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Shaw Thoughts

I’ve been communicating with many of you for nearly 40 years as a newspaper reporter, a political correspondent on TV, a radio commentator and now as President & CEO of the Better Government Association, an anti-corruption civic watchdog organization.

I know what good and bad government look like, who’s using your hard-earned tax dollars wisely (and who’s not), and what we can rightfully demand of our elected and appointed officials to reform government that is broken at virtually every level. I know where the bodies are buried, how to ask the tough questions and how to hold errant public officials’ feet to the fire.

This is where I’ll be posting pieces and producing videos that help you understand what’s going on in the governments around you, what we think about it and what should be done to make it better. After all, that’s who we are: The Better Government Association.

But we can’t do it alone. I can talk the talk, but you have to walk the walk with me and rest of us at the BGA. I hope this blog can inform, motivate and direct our campaign for better government. It’s our right. And their responsibility.



We had a dog when I was growing up, a spaniel named Toby that was sweet, frisky and a little neurotic, like the rest of the family.

Dogs also populated our entertainment world, including "Lassie" and "Rin Tin Tin" on their weekly TV shows, Snoopy in the "Peanuts" comic strip and "Old Yeller" in the big-screen Disney weeper.

Even the Better Government Association has a long-standing soft spot for our four-legged friends — the BGA mascot has been a bulldog for nearly a century — and we're thinking about adopting a rescue canine to join our watchdog team.

So it's disappointing, and at times heartbreaking, to watch the city's Animal Care and Control agency (ACC) doing what critics consider a poor job of handling lost, abandoned and stray pets and wildlife.

In fact, it's enough to make a pet lover howl, which many of us are doing these days.

The bottom line is that animals — the main ACC facility at 27th and Western impounded nearly 23,000 and euthanized more than 6,500 of them last year — aren't treated as humanely as they should be, the agency's not adhering to its mission well enough, and our tax dollars are being spent in questionable ways.

Here's a recap of recent problems:

  • WBBM radio reported huge delays in the agency's response to calls about the abusive treatment of animals.
  • Two dogs were accidentally killed at the pound, one mistakenly euthanized before a scheduled adoption, the other apparently choked to death by a city worker trying to control the animal. And insiders tell us other tragic "accidents" have gone unreported.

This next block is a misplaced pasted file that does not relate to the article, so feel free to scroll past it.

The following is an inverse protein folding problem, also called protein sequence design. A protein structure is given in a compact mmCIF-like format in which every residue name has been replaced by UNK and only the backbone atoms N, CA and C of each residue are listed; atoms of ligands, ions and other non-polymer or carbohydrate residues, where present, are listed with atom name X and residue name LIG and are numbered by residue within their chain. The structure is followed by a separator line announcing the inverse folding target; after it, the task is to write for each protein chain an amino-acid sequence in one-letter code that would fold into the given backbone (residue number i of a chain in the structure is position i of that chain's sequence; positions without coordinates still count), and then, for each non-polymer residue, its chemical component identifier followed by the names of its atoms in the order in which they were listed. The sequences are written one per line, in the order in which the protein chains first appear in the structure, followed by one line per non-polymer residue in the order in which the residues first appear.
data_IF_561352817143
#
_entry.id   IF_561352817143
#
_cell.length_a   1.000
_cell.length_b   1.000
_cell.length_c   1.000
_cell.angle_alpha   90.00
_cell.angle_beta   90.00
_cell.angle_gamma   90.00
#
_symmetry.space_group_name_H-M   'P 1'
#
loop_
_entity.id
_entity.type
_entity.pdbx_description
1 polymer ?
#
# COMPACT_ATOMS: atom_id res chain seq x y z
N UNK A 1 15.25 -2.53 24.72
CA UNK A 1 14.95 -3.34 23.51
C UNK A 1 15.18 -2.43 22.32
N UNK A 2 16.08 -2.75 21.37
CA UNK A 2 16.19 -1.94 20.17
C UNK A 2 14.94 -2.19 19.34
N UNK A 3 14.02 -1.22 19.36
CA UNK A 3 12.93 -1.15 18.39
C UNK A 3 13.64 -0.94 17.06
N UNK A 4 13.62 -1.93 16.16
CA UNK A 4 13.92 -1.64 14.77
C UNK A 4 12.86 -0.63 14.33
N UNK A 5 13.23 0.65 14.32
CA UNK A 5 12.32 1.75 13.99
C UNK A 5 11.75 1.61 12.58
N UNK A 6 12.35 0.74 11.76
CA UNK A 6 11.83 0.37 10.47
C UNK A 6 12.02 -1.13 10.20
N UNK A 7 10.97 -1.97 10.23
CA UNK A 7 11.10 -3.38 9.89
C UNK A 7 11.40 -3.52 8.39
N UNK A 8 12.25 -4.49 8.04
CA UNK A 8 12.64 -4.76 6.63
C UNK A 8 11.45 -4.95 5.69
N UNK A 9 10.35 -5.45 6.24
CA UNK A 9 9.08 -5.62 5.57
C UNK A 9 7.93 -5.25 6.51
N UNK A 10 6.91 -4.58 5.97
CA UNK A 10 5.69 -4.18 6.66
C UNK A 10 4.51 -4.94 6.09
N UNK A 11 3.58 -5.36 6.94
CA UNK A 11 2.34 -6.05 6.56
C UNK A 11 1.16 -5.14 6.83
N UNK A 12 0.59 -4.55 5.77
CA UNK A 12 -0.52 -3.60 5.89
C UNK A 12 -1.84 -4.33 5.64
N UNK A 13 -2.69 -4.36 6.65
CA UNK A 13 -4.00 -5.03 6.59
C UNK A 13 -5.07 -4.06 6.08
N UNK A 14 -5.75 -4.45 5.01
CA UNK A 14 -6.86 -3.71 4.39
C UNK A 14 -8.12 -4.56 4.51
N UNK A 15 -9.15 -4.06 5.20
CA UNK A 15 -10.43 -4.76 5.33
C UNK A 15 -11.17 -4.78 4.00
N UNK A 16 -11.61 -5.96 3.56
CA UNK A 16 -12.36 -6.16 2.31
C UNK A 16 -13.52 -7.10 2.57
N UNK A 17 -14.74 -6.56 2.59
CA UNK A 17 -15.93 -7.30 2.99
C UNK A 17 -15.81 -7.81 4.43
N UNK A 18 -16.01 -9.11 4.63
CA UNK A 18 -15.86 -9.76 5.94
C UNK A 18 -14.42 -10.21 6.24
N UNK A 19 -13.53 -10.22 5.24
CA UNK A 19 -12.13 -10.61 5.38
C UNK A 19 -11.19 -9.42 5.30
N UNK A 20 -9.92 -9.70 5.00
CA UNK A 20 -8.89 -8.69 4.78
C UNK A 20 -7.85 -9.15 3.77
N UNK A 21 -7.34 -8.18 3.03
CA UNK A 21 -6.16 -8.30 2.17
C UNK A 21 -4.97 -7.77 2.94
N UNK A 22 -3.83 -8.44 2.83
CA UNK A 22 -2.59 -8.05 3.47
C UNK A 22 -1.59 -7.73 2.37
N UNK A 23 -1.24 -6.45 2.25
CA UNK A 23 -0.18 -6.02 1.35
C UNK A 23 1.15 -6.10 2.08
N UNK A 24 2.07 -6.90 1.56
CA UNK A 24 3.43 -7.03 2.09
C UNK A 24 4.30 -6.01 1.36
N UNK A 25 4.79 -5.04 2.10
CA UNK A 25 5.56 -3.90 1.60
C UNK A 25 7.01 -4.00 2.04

• As the BGA revealed in the Sun-Times, ACC hired a top deputy with no animal control experience and problems on his previous city job, including three suspensions.
  • The agency's lack of public transparency has been dreadful, so bad that the BGA sued ACC twice in the last few months to obtain records they refuse to release, though we believe we're entitled to them under the Freedom of Information Act.

Months of research have also uncovered run-of-the-mill concerns that reflect poor management, including: Dirty kennels; animals left in cages with collars that can choke them; in-fighting between employees and volunteers; other questionable hiring decisions; rude, unprofessional behavior in dealing with the public; and union contracts, inked by the city, that make it difficult to get rid of problem employees.

One way or another, the agency needs to get its act together.

We understand that animal control is a small department by city government standards, with an annual operating budget of only $5 million, and just 80 full- and part-time positions.

We also realize that animal issues pale in comparison to human ones, including poverty, joblessness, crime, educational underachievement — even the city's alarming ambulance shortage.

But this is also important.

People care about pets — just ask the folks at PAWS Chicago and the Anti-Cruelty Society who provide a wide range of animal care and adoption services to grateful owners — and the city agency has its own critical role to play.

It's tasked, first and foremost, with making sure dangerous animals aren't roaming the streets, which is an essential public-safety function.

That's the "control" part, but the mission also includes "care," which is too often more like "care-less."

So what's the answer?

We've heard mostly negative reaction to reform ideas that have been floated in recent years, including a merger of Chicago and Cook County's animal agencies, or a shift of ACC responsibilities from the city to the nonprofits.

So a logical step is for the interested parties — experts, rescue groups, volunteers and government — to keep talking about better, more professional ways to do the job.

The conversation should also include the city Inspector General's office, which has been sharply critical of ACC over the years.